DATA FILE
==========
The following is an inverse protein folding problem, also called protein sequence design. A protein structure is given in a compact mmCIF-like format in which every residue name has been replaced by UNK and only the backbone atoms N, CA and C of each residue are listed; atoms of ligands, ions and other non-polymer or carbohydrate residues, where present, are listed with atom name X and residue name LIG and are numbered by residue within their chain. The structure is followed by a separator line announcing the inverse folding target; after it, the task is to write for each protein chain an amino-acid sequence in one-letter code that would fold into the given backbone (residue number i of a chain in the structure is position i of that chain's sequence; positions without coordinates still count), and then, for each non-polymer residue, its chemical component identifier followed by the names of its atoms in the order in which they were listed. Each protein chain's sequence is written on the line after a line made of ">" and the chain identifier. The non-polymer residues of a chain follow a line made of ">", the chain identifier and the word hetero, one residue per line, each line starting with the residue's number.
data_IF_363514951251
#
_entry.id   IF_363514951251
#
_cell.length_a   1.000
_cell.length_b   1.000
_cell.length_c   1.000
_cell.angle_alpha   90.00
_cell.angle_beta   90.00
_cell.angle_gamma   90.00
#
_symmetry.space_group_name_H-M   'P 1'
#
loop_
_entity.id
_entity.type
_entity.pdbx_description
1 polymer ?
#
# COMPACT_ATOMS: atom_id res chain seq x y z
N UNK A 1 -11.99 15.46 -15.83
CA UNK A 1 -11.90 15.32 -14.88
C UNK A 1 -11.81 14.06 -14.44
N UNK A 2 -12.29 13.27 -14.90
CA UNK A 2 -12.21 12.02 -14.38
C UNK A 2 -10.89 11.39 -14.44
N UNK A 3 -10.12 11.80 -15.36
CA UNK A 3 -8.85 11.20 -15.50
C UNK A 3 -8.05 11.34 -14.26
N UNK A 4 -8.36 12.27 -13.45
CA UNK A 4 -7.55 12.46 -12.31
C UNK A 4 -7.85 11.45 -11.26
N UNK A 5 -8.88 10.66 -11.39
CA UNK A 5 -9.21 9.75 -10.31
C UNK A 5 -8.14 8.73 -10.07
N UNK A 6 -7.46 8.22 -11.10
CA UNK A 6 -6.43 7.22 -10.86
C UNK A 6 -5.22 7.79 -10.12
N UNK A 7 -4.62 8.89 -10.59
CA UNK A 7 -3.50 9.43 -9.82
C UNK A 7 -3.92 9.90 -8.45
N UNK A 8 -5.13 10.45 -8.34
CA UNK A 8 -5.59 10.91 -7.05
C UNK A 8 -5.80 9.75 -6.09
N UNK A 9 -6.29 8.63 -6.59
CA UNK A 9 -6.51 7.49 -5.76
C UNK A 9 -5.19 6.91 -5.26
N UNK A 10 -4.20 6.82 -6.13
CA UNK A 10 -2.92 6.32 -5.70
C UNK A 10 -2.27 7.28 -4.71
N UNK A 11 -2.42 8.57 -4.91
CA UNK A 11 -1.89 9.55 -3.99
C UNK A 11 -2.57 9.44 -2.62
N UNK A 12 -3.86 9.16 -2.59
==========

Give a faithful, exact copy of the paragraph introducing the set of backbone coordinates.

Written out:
The following is an inverse protein folding problem, also called protein sequence design. A protein structure is given in a compact mmCIF-like format in which every residue name has been replaced by UNK and only the backbone atoms N, CA and C of each residue are listed; atoms of ligands, ions and other non-polymer or carbohydrate residues, where present, are listed with atom name X and residue name LIG and are numbered by residue within their chain. The structure is followed by a separator line announcing the inverse folding target; after it, the task is to write for each protein chain an amino-acid sequence in one-letter code that would fold into the given backbone (residue number i of a chain in the structure is position i of that chain's sequence; positions without coordinates still count), and then, for each non-polymer residue, its chemical component identifier followed by the names of its atoms in the order in which they were listed. Each protein chain's sequence is written on the line after a line made of ">" and the chain identifier. The non-polymer residues of a chain follow a line made of ">", the chain identifier and the word hetero, one residue per line, each line starting with the residue's number.